Remdesivir (Gilead Veklury)

Remdesivir is an antiviral drug for patients who are at least 12 years old and weigh at least 40 kilograms (roughly 88 lbs). Remdesivir is currently FDA-approved for hospitalized patients, but providers can elect to use it as an outpatient treatment. Unlike oral antivirals Paxlovid and molnupiravir, remdesivir must be administered by IV infusion. Doses are administered over three days, starting within seven days of symptom onset.

Molnupiravir (Merck)

Molnupiravir is an oral antiviral drug for patients 18 or older, and it is only given as a last resort when other COVID-19 treatment options are not accessible or clinically appropriate. Molnupiravir works by interfering with the genetic code of the virus and inhibiting its ability to replicate. Patients take four capsules every 12 hours for five days. The first doses should be taken within five days of symptom onset.

Your health care provider can help you determine which treatments are right for you depending on your medical history, risks, and symptoms. If you do not have a health care provider, you can call the State’s COVID Helpline at 907-646-3322 for more information.

Before infection

Tixagevimab plus cilgavimab (AstraZeneca) is an FDA-authorized monoclonal antibody product given to certain immunocompromised people before they're exposed to COVID-19. This product is given by injection and helps prevent severe COVID-19 for up to six months. To be eligible, an individual must have a moderately to severely compromised immune system or have a history of severe adverse reactions to a COVID-19 vaccine or ingredients in those vaccines. Individuals must be 12 or older and weigh at least 40 kilograms (roughly 88 pounds). Talk to your health care provider or call the State’s COVID Helpline at 907-646-3322 to learn more.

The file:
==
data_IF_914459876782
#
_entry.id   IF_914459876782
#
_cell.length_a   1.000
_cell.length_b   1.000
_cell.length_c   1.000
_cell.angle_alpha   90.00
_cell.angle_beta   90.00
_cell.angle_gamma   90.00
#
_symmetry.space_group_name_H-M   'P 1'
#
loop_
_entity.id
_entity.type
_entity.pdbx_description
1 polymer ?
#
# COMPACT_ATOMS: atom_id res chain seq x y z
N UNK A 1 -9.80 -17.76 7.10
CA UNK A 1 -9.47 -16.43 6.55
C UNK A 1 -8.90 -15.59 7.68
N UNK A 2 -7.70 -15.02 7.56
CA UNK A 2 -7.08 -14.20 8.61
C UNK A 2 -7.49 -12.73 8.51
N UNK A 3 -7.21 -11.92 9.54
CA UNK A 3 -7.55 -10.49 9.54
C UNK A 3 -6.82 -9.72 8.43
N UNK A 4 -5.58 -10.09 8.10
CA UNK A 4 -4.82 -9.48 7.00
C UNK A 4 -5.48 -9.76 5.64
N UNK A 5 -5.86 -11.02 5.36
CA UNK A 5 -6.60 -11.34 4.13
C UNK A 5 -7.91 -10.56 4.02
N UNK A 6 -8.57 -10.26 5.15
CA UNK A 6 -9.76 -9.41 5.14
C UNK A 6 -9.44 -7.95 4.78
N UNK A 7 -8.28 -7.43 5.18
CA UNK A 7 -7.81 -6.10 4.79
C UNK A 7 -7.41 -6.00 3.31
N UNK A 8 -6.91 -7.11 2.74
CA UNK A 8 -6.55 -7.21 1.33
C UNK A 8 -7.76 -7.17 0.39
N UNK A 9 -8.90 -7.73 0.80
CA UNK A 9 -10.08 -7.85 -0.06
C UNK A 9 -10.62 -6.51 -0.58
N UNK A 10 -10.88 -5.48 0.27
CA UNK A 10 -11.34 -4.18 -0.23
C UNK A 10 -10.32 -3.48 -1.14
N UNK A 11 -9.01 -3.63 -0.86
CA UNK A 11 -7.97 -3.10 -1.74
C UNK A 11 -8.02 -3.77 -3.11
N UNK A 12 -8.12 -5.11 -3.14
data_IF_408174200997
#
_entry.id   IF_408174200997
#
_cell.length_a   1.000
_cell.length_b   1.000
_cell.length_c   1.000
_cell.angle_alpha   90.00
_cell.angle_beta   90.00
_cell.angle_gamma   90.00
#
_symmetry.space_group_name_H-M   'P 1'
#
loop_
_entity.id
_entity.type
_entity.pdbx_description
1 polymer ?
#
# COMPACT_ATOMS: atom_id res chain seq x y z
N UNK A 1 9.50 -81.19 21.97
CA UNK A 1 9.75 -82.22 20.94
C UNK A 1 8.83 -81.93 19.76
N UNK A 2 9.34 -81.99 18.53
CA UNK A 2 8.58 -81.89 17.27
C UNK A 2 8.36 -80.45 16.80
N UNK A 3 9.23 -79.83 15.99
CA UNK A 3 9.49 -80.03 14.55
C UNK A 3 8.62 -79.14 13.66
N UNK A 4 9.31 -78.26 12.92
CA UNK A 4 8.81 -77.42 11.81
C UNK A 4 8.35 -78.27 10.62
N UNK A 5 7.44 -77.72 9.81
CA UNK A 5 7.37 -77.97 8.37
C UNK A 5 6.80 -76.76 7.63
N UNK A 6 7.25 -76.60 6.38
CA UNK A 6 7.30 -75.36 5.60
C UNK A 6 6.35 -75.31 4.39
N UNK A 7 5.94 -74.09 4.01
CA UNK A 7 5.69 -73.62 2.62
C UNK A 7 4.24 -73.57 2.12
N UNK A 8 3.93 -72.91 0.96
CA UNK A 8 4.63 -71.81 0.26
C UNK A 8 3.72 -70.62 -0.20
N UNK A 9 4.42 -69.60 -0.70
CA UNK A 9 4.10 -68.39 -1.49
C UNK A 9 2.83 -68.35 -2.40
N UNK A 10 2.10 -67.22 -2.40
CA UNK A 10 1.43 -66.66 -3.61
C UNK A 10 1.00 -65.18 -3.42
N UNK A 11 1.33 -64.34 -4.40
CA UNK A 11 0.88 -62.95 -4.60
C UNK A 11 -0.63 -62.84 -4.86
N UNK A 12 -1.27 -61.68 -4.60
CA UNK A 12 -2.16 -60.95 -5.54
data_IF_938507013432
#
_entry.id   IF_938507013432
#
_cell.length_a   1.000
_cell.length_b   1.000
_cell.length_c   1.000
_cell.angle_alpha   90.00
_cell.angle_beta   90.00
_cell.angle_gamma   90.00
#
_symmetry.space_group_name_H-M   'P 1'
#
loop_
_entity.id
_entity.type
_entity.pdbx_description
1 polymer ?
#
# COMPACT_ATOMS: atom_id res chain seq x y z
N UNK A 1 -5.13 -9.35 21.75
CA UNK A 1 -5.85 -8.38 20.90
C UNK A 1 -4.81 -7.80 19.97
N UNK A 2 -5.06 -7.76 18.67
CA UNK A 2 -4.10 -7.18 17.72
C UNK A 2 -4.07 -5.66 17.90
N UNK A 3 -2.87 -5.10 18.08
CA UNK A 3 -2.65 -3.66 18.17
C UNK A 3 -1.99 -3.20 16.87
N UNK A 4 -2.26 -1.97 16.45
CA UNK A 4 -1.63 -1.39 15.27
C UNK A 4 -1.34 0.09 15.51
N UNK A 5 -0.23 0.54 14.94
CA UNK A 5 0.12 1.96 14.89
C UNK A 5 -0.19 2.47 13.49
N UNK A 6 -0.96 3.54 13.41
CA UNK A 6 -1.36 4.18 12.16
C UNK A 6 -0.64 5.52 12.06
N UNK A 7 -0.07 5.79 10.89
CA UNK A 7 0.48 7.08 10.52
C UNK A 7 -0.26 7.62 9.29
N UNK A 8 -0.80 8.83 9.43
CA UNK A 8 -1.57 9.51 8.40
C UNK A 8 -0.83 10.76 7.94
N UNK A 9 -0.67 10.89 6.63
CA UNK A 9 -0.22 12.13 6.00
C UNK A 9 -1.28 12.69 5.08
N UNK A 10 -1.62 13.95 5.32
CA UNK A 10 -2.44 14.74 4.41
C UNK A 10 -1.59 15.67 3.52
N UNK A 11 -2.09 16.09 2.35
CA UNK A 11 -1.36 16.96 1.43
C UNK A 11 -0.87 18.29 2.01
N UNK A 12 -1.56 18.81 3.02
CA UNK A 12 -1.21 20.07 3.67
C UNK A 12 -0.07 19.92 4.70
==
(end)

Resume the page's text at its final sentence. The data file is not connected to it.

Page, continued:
Treatments for hospitalized patients

Learn more about COVID-19 treatments for hospitalized patients.

Other treatments

Researchers continue to explore new COVID-19 treatments and study existing drugs that are already approved for other health conditions as possible treatments for COVID-19. When more is known about the safety and effectiveness of certain treatments, recommendations for how and whether to use them are updated.

Sometimes there is not enough data available for the FDA to authorize, or medical professional organizations to recommend, a possible treatment, or the drug has not been shown safe and effective in treating COVID-19, as is the case with ivermectin. Some drugs that the FDA previously had authorized for treating COVID-19, such as hydroxychloroquine, are no longer recommended as data suggests the risks of using it to treat COVID-19 outweigh any potential benefits.

For other treatments, such as convalescent plasma, their emergency authorizations have been revised to recommend more limited use.

The FDA continues to evaluate the safety and effectiveness of hundreds of potential COVID-19 treatments. As new data emerges, recommendations will change.